Multiple voices are also exploited by Caryl Phillips in his most recent work, The Nature of Blood (1997). It offers an immensely powerful narrative, with a complex structure. The first half of the book traces the destiny of a Jewish girl who survives Auschwitz but proves unable to return to normal life. It is mainly told in the form of her inner monologue, which includes lengthy recollections of her family life before the terror came. Abruptly, with no structural markers apart from a couple of blank lines, the story shifts to a third-person tale of 15th century Venice where false charges arising from popular prejudices about the Jews bring about the execution of three innocent Jewish men.
This leads equally abruptly into another first-person narrative, in which a black prince from Africa (Othello, of course, but never named), describes his arrival in that same Renaissance Venice, where he briefly encounters the Jews in their Ghetto. The daughter of one of the Venetian rulers invites him to tell her about his life, and they decide to marry without seeking her father's permission, just as he is about to be sent to Cyprus to lead the Venetian campaign again st the Turk. He senses that he too is an outsider in white society, thanks in part to the hostility shown by his Ensign- servant. The final section of the book consists of short sections continuing and mingling together these different strands. The meditation on the fruits of prejudice is clear but this novel is above all a powerful study in human love and pain.

Where Caryl Phillips narrates the Holocaust through a complex knot of voices, extending as far as Othello's, Martin Amis in Time's Arrow (1991) approaches it in the only way we today can, from afterwards. The fundamental conceit of this remarkable novel is to make the first-person narrator die in the opening sentences. From that moment on, in a kind of Judgement, he moves backward through his own life, in reverse, devoid of personal memory. He sees events from within his own body, feels what it feels, dreams its dreams, but entirely in reverse, like a film running backwards. His involvement in the torture and murder of Jews during the Holocaust forms the central moment of his life; only all is now re-experienced in reverse, so that the dead come to life under his hands and he sees himself as a healer. The result is strange, hallucinatory, and the reader is at times forced to concentrate very hard.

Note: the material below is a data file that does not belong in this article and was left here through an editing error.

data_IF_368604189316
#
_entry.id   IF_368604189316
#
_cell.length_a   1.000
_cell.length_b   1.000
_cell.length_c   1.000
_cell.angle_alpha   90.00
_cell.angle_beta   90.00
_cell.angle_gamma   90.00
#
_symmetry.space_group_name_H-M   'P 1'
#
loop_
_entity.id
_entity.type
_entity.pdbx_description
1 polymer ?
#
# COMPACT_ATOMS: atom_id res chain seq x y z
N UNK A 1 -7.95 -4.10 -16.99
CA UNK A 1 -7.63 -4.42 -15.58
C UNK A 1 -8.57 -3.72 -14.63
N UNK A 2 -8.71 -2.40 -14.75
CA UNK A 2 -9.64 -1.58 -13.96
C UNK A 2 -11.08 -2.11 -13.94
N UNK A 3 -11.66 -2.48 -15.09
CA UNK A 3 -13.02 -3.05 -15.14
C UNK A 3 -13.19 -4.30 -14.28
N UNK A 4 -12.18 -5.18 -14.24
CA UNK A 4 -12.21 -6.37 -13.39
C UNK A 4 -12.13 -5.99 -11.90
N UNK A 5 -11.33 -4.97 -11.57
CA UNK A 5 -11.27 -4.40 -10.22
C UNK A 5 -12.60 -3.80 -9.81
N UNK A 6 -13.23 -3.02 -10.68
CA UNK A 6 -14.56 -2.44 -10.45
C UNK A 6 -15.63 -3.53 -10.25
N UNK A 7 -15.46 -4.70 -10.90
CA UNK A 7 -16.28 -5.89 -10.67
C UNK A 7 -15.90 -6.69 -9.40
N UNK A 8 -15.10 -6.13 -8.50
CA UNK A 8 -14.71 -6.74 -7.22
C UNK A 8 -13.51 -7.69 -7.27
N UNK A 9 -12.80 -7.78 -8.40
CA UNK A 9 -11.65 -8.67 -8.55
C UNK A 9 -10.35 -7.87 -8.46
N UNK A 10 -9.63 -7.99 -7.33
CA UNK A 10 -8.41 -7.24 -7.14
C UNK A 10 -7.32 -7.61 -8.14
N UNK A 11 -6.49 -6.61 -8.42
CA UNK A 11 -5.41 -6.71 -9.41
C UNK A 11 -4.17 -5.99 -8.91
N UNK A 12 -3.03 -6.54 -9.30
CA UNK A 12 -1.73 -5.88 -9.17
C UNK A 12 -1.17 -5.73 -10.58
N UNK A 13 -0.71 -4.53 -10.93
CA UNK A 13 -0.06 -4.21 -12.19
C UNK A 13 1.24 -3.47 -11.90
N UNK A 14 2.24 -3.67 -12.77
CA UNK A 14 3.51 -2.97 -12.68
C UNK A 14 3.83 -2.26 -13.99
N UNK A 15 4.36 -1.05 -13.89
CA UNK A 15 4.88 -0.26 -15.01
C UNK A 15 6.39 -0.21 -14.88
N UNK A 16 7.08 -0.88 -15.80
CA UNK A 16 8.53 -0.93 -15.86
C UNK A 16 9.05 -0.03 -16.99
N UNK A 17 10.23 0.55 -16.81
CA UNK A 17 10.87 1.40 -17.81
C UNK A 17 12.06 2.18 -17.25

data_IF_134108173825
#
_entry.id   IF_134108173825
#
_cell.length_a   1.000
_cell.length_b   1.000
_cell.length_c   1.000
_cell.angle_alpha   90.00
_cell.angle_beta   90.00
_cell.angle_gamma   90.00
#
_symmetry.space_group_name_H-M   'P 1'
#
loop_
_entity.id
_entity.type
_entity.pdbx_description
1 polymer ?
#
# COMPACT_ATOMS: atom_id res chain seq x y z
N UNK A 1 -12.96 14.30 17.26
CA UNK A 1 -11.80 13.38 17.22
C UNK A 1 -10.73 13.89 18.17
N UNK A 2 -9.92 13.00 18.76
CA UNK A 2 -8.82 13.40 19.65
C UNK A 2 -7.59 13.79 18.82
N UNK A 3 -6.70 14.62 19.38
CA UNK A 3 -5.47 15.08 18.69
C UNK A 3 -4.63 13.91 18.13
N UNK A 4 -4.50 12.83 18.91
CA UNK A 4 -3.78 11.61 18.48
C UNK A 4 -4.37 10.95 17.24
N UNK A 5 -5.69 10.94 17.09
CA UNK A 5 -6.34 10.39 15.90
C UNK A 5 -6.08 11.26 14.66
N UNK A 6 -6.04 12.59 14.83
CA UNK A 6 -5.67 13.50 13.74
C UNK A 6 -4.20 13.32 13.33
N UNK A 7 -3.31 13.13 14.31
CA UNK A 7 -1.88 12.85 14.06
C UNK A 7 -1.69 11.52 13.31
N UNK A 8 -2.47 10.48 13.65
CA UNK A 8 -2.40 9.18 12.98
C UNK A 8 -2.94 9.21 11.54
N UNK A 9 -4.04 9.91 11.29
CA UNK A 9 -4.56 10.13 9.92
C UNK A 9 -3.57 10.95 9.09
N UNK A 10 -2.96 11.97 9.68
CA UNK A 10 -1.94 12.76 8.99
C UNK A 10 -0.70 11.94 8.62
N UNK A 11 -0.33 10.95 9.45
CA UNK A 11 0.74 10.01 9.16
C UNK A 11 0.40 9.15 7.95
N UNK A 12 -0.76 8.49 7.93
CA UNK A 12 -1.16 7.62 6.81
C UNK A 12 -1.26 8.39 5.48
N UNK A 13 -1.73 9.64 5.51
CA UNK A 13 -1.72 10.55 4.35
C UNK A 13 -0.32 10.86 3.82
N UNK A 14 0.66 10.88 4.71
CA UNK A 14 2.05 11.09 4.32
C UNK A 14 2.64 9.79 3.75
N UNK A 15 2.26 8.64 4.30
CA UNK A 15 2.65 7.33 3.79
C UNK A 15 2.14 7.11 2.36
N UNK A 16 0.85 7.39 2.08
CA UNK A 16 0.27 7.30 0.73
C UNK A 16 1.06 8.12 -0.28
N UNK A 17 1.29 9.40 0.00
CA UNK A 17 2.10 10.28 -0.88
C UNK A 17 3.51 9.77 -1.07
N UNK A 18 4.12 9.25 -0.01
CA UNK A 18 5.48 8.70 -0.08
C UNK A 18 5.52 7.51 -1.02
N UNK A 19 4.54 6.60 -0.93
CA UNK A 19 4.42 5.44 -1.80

Graham Swift's Last Orders (1996) tells a simpler story. A few old friends from London take the ashes of Jack, a friend who has died, down to the sea at Gravesend where he has asked that they be scattered. These are simple men , whose lives have been uneventful except for their service overseas during the war. They have rarely reflected on how happy they have been. We follow their journey, which echoes Chaucer's pilgrims' journey as it passes through Canterbury, through a narrative by Ray. These chapters have place-names as their titles. However, most of the book is composed of chapters with the name of one of the characters, in which one by one they recall their past relationship with Jack and his wife Amy, who has not come with them. They find themselves confronted with questions of love and mortality, of truth and the meaning of life.

Seamus Deane's Reading in the Dark (1996) is an amazingly beautiful first-person narrative set in Northern Ireland. It too deals with serious themes as it traces the narrator's slow discovery of the tragedies that wounded his parents, and the way in which the shadows of the Irish past lay across his relationship with them as he grew up. It is essentially a Northern-Irish tale, of great power, and it is the author's first novel. His previous work is mainly poetry and literary criticism. The narrative unfolds slowly with no complexities, through a series of precisely dated chapters following the narrator's childhood.